In July, 2013 we were fortunate to travel to Manitoba to vacation with our friends David and Kathy at their cottage on Peterson Lake, north-east of Flin Flon. The cottage is remote, to say the least. Starting from Cranberry Portage, we traveled approximately one hour by boat through the Cranberry Lakes to a portage on Third Cranberry Lake, then another hour by 4×4 vehicles through the bush on the abandoned Snow Lake railway embankment and what I would optimistically call a moose trail, and then finally unloaded everything into fishing boats at Peterson Lake and another 35 minutes’ travel east to the Lake’s eastern end.
During our time in northern Manitoba we were treated to only a single day of brilliant sunshine – the day of our arrival – and after that a mix of sun and cloud.
Unfortunately, the year before, that portion of the province including Peterson Lake had been ravaged by forest fires, with the cottages saved only through the use of sprinkler systems drawing water from the nearby Lake. I made many of these images to both document the current state of the landscape, but also to take advantage of the lack of undergrowth that exposed the vast amount of granite that lies beneath the seemingly endless expanse of (now burnt) black spruce.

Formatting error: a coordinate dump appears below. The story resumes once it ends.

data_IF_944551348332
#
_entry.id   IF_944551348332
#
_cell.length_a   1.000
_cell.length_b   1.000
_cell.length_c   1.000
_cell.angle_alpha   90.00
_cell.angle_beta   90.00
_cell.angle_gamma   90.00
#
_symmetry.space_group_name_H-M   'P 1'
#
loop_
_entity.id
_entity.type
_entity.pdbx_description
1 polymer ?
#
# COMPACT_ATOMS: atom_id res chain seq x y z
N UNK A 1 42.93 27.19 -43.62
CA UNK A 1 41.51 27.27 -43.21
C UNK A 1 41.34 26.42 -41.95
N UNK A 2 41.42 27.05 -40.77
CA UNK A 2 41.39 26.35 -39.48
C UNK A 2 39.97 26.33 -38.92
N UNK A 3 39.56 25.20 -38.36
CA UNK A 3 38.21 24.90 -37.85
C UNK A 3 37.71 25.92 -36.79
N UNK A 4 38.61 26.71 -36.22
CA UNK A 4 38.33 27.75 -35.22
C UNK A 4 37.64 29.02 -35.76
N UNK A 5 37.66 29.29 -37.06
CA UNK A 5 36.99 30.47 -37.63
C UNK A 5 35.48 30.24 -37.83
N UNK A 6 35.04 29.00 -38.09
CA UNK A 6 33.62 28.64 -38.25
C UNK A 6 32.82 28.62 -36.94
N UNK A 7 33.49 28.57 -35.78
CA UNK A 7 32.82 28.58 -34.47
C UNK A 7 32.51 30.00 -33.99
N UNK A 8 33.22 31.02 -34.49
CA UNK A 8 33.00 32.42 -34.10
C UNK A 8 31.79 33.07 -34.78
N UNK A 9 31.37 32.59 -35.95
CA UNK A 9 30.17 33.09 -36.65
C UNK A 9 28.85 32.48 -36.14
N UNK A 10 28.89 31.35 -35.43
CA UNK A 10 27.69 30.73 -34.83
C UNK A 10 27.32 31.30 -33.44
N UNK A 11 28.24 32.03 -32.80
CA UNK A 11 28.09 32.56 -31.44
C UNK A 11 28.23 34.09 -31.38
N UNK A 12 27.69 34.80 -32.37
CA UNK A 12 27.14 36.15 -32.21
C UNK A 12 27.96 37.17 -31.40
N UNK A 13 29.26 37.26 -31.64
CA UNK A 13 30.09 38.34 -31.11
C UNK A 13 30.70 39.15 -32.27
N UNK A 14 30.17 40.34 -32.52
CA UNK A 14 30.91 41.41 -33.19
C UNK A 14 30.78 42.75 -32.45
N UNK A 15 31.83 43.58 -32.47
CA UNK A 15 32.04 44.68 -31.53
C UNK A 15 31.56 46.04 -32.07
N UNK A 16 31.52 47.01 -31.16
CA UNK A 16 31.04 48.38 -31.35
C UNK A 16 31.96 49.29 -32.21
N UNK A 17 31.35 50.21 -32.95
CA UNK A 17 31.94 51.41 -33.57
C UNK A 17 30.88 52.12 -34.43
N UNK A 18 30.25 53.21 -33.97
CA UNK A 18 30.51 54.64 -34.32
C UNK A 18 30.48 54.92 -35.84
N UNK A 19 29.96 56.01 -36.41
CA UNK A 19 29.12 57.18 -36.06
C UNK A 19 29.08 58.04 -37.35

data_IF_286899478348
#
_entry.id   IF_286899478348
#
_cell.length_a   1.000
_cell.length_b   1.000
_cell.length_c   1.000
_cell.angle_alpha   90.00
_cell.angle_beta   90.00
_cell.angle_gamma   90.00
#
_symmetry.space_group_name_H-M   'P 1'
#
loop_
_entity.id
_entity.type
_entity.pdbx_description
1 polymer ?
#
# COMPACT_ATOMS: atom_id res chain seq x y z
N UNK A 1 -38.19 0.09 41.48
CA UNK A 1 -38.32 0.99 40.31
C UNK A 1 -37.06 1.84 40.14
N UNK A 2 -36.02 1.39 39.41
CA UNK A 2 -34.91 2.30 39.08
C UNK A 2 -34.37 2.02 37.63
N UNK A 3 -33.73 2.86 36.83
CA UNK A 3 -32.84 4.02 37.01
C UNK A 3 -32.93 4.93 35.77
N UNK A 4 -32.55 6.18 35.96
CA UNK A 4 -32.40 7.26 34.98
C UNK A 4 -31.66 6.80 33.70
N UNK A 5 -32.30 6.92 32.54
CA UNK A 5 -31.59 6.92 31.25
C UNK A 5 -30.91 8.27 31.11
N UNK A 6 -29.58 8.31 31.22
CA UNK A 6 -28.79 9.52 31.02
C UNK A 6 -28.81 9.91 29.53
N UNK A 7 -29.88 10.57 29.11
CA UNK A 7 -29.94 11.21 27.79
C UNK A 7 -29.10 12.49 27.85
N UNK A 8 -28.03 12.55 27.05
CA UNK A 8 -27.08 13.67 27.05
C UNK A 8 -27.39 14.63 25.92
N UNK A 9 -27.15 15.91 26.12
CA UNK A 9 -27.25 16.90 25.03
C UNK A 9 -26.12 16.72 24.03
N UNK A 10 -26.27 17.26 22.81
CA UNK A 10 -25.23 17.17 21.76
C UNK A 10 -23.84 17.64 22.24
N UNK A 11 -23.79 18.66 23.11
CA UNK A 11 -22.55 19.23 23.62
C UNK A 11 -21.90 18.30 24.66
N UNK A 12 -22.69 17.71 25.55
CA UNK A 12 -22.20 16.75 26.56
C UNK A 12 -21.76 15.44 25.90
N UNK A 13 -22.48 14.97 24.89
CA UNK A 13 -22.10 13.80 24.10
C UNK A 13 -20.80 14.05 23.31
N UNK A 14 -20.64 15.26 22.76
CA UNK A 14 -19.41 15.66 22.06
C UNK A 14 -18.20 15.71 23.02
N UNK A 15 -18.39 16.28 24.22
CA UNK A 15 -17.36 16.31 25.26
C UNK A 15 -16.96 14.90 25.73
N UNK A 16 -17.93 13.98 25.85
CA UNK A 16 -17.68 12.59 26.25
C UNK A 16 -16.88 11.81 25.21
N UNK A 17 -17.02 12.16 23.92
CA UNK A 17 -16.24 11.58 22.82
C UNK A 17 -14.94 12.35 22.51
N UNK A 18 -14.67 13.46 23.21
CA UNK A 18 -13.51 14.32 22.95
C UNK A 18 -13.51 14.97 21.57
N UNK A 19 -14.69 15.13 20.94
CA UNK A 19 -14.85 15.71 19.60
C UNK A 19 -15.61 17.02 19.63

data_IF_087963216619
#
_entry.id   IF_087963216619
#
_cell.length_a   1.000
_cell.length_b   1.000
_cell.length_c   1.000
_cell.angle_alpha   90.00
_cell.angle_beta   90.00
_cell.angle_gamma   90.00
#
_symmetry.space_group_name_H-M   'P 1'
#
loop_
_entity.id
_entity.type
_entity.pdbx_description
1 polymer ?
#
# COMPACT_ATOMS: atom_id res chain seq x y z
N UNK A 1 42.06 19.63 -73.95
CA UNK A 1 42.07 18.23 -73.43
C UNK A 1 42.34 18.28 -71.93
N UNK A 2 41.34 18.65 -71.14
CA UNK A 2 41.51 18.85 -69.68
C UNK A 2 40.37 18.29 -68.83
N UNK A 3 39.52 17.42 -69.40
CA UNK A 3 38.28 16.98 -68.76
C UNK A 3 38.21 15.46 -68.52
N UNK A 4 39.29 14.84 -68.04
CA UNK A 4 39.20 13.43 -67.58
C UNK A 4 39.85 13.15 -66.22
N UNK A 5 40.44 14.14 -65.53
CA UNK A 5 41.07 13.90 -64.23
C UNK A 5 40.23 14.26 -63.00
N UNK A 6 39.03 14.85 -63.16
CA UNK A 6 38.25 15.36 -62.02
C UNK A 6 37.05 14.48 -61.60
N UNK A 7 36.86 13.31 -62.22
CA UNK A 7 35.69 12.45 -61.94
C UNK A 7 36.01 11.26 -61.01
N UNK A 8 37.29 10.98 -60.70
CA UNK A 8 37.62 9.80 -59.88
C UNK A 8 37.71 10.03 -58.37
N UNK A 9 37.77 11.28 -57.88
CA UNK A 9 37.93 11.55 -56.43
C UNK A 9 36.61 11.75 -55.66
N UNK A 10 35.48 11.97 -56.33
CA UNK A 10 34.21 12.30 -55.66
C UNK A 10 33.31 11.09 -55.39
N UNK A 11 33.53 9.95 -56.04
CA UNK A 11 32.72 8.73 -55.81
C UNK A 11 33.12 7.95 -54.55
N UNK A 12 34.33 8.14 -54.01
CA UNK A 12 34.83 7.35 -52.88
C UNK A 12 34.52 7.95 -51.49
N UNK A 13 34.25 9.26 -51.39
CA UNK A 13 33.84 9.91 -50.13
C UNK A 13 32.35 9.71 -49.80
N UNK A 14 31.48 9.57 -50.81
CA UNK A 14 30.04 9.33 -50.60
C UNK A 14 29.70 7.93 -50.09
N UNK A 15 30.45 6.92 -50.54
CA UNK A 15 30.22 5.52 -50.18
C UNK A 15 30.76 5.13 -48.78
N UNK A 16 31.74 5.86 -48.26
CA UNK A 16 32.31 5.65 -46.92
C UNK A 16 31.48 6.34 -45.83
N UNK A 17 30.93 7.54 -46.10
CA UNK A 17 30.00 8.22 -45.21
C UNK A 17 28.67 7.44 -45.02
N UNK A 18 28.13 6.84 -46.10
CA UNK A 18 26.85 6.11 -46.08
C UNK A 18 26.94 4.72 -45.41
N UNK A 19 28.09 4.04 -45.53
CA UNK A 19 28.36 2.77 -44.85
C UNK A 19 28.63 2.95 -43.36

All of the images above were taken using my favorite Mamiya C330S and either a 55mm or 105mmDS lens, and various colour filters. For film I used mostly Ilford FP4, but once my supply of preferred FP4 ran out I used a combination of Ilford Delta 100 and 400 and Kodak Tri-X 400. I was particularly impressed in print-making with the fine grain of the Delta 400 negatives developed with Ilford ID-11, which gave a surprisingly smooth tonal range.
The images above were printed on Ilford Multigrade RC Pearl and then scanned. I plan to print several of these using Ilford FB Warmtone Glossy later this month.